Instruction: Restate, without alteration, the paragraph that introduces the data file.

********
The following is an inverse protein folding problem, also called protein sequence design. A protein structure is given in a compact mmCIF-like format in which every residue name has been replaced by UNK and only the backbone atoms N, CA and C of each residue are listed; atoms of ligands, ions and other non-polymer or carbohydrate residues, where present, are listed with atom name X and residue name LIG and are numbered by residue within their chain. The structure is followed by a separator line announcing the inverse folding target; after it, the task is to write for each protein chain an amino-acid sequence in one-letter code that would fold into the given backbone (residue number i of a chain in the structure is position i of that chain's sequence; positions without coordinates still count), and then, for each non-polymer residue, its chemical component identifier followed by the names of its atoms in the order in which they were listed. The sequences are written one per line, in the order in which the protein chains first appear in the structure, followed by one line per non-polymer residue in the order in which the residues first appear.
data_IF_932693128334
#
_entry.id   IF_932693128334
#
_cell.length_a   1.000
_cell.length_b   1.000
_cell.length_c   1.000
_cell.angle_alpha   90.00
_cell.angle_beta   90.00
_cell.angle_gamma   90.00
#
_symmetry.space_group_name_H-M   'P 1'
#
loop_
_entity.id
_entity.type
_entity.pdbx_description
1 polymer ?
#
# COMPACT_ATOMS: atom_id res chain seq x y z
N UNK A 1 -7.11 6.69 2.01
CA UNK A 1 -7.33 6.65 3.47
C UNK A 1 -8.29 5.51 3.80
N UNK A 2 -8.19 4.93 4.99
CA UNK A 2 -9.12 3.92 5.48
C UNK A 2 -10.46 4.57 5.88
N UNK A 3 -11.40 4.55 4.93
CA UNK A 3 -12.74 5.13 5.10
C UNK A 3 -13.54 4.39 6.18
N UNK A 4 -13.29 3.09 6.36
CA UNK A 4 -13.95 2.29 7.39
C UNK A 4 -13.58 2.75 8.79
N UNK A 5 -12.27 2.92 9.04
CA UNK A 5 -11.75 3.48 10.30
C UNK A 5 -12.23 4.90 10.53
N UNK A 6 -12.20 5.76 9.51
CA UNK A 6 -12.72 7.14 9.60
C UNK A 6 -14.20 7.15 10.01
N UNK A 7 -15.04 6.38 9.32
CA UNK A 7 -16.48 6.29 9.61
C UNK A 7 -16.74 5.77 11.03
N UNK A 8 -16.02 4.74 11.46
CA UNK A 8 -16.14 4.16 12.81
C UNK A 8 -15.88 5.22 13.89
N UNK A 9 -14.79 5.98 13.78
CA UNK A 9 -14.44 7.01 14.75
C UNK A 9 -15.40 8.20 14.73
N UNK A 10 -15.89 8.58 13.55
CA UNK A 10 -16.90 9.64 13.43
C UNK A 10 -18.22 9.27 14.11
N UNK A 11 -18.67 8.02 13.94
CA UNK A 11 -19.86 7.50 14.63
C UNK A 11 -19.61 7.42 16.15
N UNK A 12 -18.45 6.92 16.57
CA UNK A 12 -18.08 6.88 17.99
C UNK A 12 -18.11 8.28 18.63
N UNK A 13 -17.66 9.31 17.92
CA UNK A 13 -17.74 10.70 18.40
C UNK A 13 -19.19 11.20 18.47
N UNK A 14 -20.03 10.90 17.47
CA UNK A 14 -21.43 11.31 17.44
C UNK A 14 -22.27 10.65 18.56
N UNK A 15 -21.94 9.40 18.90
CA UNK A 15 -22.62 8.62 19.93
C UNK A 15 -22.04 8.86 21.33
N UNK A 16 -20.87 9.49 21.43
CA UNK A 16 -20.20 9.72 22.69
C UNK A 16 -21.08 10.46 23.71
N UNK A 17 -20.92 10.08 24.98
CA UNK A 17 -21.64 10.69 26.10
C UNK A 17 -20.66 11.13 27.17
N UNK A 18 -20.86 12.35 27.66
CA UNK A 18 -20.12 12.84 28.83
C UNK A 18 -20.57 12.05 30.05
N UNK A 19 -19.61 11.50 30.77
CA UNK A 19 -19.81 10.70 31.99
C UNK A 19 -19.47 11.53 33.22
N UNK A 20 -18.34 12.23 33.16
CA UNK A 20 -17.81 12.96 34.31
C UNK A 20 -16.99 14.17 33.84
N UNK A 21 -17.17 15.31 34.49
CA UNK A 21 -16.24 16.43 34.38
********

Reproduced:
The following is an inverse protein folding problem, also called protein sequence design. A protein structure is given in a compact mmCIF-like format in which every residue name has been replaced by UNK and only the backbone atoms N, CA and C of each residue are listed; atoms of ligands, ions and other non-polymer or carbohydrate residues, where present, are listed with atom name X and residue name LIG and are numbered by residue within their chain. The structure is followed by a separator line announcing the inverse folding target; after it, the task is to write for each protein chain an amino-acid sequence in one-letter code that would fold into the given backbone (residue number i of a chain in the structure is position i of that chain's sequence; positions without coordinates still count), and then, for each non-polymer residue, its chemical component identifier followed by the names of its atoms in the order in which they were listed. The sequences are written one per line, in the order in which the protein chains first appear in the structure, followed by one line per non-polymer residue in the order in which the residues first appear.